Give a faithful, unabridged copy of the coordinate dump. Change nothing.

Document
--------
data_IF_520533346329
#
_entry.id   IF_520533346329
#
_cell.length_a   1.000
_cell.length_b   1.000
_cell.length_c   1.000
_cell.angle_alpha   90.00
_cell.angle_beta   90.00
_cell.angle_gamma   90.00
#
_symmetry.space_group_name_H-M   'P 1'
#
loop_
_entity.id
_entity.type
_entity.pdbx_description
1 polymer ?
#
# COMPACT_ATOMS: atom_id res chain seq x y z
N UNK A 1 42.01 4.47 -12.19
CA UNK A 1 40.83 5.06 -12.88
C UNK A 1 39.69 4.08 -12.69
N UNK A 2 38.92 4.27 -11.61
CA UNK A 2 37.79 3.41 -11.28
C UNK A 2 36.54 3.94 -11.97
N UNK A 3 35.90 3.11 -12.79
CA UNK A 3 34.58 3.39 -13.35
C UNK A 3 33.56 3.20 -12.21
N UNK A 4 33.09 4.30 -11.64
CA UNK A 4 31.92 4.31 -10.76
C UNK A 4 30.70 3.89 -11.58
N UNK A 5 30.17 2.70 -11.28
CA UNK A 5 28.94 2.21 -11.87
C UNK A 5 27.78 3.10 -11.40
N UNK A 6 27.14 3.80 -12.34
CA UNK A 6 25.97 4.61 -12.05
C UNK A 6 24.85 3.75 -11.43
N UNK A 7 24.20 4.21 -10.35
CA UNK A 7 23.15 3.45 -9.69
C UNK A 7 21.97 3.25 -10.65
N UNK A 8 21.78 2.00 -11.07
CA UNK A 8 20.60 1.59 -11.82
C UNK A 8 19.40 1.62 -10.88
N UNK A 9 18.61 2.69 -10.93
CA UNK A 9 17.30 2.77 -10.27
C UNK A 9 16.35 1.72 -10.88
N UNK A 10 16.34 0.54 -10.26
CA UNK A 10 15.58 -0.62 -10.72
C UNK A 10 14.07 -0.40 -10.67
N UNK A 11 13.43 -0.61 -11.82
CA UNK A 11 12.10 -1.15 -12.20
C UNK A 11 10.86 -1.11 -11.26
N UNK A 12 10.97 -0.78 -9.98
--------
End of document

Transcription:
data_IF_520533346329
#
_entry.id   IF_520533346329
#
_cell.length_a   1.000
_cell.length_b   1.000
_cell.length_c   1.000
_cell.angle_alpha   90.00
_cell.angle_beta   90.00
_cell.angle_gamma   90.00
#
_symmetry.space_group_name_H-M   'P 1'
#
loop_
_entity.id
_entity.type
_entity.pdbx_description
1 polymer ?
#
# COMPACT_ATOMS: atom_id res chain seq x y z
N UNK A 1 42.01 4.47 -12.19
CA UNK A 1 40.83 5.06 -12.88
C UNK A 1 39.69 4.08 -12.69
N UNK A 2 38.92 4.27 -11.61
CA UNK A 2 37.79 3.41 -11.28
C UNK A 2 36.54 3.94 -11.97
N UNK A 3 35.90 3.11 -12.79
CA UNK A 3 34.58 3.39 -13.35
C UNK A 3 33.56 3.20 -12.21
N UNK A 4 33.09 4.30 -11.64
CA UNK A 4 31.92 4.31 -10.76
C UNK A 4 30.70 3.89 -11.58
N UNK A 5 30.17 2.70 -11.28
CA UNK A 5 28.94 2.21 -11.87
C UNK A 5 27.78 3.10 -11.40
N UNK A 6 27.14 3.80 -12.34
CA UNK A 6 25.97 4.61 -12.05
C UNK A 6 24.85 3.75 -11.43
N UNK A 7 24.20 4.21 -10.35
CA UNK A 7 23.15 3.45 -9.69
C UNK A 7 21.97 3.25 -10.65
N UNK A 8 21.78 2.00 -11.07
CA UNK A 8 20.60 1.59 -11.82
C UNK A 8 19.40 1.62 -10.88
N UNK A 9 18.61 2.69 -10.93
CA UNK A 9 17.30 2.77 -10.27
C UNK A 9 16.35 1.72 -10.88
N UNK A 10 16.34 0.54 -10.26
CA UNK A 10 15.58 -0.62 -10.72
C UNK A 10 14.07 -0.40 -10.67
N UNK A 11 13.43 -0.61 -11.82
CA UNK A 11 12.10 -1.15 -12.20
C UNK A 11 10.86 -1.11 -11.26
N UNK A 12 10.97 -0.78 -9.98